PRIVATE PROVISION of NHS care was last night dealt a hammer blow as a firm running a hospital pulled out of the deal hours before it was revealed it was being plunged into special measures.
Inspectors from the Care Quality Commission (CQC) raised concerns about the safety of children and other vulnerable patients at Hinchingbrooke Hospital in Cambridgeshire, rating its services as “inadequate”.
Circle Holdings - the first private operator to run a NHS hospital - said it was backing out of a contract which began in 2012.
The announcement compounded a sense of crisis facing the NHS as new figures revealed another worsening in A&E performance, with only 86.7 per cent of patients treated within four hours in England in the seven days to last Sunday, down from 94.3 per cent last year and well below the 95 per cent target.
Only 64.2 per cent of patients were treated within four hours in Hull - the third worst performance in the country. There are also warnings cases of flu are increasing, with levels at their highest since 2011.
Prof Sir Mike Richards, chief inspector of hospitals, said there were a “number of serious concerns” over staffing and risks to patient safety at Hinchingbrooke.
He added: “There were substantial and frequent staff shortages in the A&E department.
“There were a number of other areas of concern, some of which related to the way in which the trust is led and run. This is the first time that CQC has rated a trust inadequate for ‘caring’.”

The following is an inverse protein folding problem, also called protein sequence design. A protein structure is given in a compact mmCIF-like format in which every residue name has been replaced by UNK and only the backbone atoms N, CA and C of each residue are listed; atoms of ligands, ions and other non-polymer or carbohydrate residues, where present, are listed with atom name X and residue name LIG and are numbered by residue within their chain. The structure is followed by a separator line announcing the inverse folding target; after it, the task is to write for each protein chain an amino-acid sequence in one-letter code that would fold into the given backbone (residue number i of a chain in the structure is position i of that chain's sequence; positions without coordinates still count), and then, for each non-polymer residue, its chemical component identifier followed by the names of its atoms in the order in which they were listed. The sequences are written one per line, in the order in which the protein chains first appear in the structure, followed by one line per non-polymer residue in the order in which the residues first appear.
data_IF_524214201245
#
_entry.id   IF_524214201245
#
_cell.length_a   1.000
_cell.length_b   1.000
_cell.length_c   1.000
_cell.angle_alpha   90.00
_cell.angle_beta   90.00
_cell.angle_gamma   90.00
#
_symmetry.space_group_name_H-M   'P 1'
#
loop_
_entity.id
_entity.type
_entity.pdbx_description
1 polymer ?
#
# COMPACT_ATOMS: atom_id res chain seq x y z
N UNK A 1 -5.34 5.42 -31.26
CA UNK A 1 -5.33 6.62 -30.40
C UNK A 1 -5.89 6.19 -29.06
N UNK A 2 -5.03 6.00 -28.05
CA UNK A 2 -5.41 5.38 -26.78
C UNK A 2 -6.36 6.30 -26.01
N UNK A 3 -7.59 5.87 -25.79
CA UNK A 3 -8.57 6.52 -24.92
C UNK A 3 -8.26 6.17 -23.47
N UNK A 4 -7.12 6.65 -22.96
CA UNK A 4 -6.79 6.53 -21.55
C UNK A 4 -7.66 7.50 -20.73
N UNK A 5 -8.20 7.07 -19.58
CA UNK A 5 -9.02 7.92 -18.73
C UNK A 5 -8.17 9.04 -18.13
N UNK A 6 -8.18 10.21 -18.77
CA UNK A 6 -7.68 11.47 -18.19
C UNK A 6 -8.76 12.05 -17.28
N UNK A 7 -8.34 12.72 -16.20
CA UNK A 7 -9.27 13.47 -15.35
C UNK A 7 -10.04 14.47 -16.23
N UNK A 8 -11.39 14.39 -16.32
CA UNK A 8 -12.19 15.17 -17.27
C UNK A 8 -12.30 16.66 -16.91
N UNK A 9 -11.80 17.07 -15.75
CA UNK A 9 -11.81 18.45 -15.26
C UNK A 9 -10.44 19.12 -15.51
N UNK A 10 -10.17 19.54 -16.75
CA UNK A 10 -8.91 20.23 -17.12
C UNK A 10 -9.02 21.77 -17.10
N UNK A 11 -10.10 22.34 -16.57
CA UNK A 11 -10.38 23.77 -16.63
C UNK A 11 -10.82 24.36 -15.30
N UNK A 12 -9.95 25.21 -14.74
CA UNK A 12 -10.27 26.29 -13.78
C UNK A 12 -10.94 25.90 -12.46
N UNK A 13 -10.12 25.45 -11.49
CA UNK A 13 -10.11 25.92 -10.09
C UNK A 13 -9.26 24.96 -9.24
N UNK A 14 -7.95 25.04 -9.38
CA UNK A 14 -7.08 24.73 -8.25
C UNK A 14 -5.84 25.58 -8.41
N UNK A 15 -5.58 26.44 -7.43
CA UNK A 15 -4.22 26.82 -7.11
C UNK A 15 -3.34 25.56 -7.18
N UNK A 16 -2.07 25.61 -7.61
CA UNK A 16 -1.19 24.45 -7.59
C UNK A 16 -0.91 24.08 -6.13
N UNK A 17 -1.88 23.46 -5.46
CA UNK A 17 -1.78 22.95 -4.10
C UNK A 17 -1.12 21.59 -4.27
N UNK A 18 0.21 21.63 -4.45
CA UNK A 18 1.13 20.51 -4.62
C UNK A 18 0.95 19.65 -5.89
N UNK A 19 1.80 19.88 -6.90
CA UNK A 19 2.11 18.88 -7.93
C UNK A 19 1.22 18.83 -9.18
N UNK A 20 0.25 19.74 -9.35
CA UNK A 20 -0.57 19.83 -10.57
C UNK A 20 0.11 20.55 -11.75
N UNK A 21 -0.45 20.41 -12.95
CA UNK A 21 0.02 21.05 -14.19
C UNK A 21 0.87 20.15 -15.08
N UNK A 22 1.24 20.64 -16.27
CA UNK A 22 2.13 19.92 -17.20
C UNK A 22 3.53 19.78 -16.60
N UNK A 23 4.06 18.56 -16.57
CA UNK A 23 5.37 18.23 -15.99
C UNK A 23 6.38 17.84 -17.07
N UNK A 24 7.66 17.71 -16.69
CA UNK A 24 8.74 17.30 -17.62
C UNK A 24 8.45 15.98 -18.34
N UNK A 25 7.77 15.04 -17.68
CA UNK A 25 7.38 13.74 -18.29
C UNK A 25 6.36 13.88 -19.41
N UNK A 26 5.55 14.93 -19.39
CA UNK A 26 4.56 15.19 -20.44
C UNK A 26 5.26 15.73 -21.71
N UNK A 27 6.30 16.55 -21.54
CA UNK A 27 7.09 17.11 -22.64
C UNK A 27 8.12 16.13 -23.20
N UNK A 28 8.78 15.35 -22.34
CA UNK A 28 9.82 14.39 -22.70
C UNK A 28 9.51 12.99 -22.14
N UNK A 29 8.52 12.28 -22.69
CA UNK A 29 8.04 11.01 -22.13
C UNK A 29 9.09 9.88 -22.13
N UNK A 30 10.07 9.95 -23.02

Labour said Ministers “must take responsibility for the mess”.
Shadow health secretary Andy Burnham said: “The Government were explicitly warned two years ago about the risky business model Circle were operating, but failed to take any action.”
But Health Secretary Jeremy Hunt said: “This Government makes no apology for seeking solutions for failing hospitals. We won’t be deterred from tackling poor care and driving up standards.”
Circle had already warned over “uncertainty” over the hospital’s profitability and yesterday said it was seeking an “orderly withdrawal” from the contract.
It described the CQC report as “unbalanced” and disagreed with “many of its conclusions”.
Chief executive Steve Melton said: “Like most hospitals, over the past year Hinchingbrooke saw unprecedented A&E attendances and not enough care places for healthy patients awaiting discharge. At the same time, our funding has been cut.”
Len McCluskey, of union Unite, said: “Hinchingbrooke has gone full circle, from flagship to complete failure. This is the proof that the privatisation of the NHS is a disastrous experiment at the expense of our healthcare.”
Dave Prentis, of Unison, said: “The NHS is currently struggling with its biggest crisis in a decade and, despite this, staff are working day in and day out caring for the most vulnerable. Meanwhile, at the first sign of trouble, Circle is off, leaving local NHS patients and staff facing huge uncertainties about the future.”
British Medical Association chairman Mark Porter said: “What has happened in Hinchingbrooke shows that the responsibility of running a critical public service can never be handed over and so the insistence on private providers as a potential solution to problems facing Hinchingbrooke was always misguided.”